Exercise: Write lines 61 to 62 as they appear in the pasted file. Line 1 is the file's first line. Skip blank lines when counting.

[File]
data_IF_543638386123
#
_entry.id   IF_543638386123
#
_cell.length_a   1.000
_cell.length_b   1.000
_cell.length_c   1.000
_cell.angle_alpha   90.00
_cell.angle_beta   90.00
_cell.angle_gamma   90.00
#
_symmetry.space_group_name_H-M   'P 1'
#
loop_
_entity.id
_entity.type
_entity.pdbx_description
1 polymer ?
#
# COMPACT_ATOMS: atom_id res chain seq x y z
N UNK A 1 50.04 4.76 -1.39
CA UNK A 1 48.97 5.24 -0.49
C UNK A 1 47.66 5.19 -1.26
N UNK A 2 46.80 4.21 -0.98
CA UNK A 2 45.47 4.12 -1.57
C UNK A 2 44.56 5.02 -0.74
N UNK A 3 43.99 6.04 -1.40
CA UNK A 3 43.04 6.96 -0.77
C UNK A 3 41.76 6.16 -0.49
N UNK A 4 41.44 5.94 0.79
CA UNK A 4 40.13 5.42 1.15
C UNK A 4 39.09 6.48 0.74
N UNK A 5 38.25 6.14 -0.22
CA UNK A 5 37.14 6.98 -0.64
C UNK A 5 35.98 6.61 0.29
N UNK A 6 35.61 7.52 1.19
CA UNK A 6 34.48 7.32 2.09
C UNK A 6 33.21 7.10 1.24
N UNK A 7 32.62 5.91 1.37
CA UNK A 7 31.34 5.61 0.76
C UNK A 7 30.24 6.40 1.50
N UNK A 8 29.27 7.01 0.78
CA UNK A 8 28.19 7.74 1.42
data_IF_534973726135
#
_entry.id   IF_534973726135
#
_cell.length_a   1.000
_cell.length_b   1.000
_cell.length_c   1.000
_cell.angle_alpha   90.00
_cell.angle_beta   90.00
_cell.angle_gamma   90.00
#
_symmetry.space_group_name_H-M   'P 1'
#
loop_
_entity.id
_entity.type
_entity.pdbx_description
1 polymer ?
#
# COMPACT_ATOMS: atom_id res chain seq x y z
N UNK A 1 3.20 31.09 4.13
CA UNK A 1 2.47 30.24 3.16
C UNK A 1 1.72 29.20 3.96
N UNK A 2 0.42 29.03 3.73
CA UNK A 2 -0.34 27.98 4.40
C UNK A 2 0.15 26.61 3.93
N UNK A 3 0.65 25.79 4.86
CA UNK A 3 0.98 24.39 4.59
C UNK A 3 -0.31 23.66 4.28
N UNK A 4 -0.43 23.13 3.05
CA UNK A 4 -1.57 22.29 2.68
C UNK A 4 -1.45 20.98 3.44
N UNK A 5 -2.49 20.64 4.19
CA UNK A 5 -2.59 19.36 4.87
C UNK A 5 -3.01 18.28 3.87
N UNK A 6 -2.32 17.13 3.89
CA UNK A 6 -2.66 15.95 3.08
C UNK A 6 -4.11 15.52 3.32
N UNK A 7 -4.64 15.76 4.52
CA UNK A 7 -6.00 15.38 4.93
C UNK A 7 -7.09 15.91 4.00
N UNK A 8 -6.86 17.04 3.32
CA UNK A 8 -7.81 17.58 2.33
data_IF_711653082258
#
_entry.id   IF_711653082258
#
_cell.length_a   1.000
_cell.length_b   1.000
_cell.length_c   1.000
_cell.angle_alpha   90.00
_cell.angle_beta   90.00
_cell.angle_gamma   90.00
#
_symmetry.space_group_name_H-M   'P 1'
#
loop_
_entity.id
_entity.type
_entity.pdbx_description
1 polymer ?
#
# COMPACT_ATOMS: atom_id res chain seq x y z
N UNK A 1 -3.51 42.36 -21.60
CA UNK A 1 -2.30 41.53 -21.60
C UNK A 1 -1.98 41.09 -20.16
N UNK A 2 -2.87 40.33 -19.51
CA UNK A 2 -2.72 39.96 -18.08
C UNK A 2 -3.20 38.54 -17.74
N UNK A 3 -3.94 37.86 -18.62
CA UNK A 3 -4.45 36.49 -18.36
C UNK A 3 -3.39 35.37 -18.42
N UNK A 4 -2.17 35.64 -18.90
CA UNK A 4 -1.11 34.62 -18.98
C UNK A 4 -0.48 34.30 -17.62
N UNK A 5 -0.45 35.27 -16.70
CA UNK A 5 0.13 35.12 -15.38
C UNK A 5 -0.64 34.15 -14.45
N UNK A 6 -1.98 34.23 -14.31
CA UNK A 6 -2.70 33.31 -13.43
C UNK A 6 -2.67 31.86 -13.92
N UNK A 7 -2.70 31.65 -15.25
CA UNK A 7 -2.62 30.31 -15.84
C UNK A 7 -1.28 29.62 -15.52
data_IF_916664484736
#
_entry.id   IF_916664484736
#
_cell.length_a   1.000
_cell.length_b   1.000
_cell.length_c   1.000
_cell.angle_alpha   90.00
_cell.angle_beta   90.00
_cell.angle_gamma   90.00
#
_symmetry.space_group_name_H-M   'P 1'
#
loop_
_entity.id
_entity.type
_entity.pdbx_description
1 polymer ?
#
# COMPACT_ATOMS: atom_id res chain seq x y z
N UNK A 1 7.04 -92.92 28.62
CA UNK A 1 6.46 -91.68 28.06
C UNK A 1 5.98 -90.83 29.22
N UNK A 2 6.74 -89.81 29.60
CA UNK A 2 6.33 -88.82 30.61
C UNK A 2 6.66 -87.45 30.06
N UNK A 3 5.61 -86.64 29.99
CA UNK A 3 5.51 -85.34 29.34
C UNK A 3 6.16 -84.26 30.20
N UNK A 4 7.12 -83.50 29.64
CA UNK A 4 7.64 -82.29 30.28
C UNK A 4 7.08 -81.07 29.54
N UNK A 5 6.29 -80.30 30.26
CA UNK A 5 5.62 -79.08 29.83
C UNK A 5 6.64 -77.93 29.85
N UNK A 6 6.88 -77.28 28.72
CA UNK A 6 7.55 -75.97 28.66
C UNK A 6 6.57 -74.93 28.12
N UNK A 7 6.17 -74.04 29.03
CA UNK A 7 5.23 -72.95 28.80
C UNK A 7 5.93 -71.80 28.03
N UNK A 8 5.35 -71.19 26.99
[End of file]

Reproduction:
1 polymer ?
#